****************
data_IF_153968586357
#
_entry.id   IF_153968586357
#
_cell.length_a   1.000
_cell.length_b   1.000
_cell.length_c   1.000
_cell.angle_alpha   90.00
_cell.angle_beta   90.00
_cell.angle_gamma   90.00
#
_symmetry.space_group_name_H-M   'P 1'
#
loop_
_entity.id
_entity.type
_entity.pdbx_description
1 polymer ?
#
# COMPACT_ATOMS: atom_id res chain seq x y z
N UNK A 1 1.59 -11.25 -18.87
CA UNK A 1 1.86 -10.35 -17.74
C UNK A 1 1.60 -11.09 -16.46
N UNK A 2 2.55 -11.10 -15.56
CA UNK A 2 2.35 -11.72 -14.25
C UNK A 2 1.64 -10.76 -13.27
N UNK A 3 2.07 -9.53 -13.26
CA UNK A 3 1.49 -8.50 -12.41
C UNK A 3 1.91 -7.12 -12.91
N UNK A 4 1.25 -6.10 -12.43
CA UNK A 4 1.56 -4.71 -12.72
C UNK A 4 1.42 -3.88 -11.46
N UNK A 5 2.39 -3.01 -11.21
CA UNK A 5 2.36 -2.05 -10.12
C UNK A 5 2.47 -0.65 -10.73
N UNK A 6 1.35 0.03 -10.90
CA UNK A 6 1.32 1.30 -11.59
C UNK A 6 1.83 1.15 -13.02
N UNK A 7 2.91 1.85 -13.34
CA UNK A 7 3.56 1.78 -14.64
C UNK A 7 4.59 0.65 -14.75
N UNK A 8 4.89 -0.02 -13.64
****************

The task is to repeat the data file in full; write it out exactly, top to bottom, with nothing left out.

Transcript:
data_IF_153968586357
#
_entry.id   IF_153968586357
#
_cell.length_a   1.000
_cell.length_b   1.000
_cell.length_c   1.000
_cell.angle_alpha   90.00
_cell.angle_beta   90.00
_cell.angle_gamma   90.00
#
_symmetry.space_group_name_H-M   'P 1'
#
loop_
_entity.id
_entity.type
_entity.pdbx_description
1 polymer ?
#
# COMPACT_ATOMS: atom_id res chain seq x y z
N UNK A 1 1.59 -11.25 -18.87
CA UNK A 1 1.86 -10.35 -17.74
C UNK A 1 1.60 -11.09 -16.46
N UNK A 2 2.55 -11.10 -15.56
CA UNK A 2 2.35 -11.72 -14.25
C UNK A 2 1.64 -10.76 -13.27
N UNK A 3 2.07 -9.53 -13.26
CA UNK A 3 1.49 -8.50 -12.41
C UNK A 3 1.91 -7.12 -12.91
N UNK A 4 1.25 -6.10 -12.43
CA UNK A 4 1.56 -4.71 -12.72
C UNK A 4 1.42 -3.88 -11.46
N UNK A 5 2.39 -3.01 -11.21
CA UNK A 5 2.36 -2.05 -10.12
C UNK A 5 2.47 -0.65 -10.73
N UNK A 6 1.35 0.03 -10.90
CA UNK A 6 1.32 1.30 -11.59
C UNK A 6 1.83 1.15 -13.02
N UNK A 7 2.91 1.85 -13.34
CA UNK A 7 3.56 1.78 -14.64
C UNK A 7 4.59 0.65 -14.75
N UNK A 8 4.89 -0.02 -13.64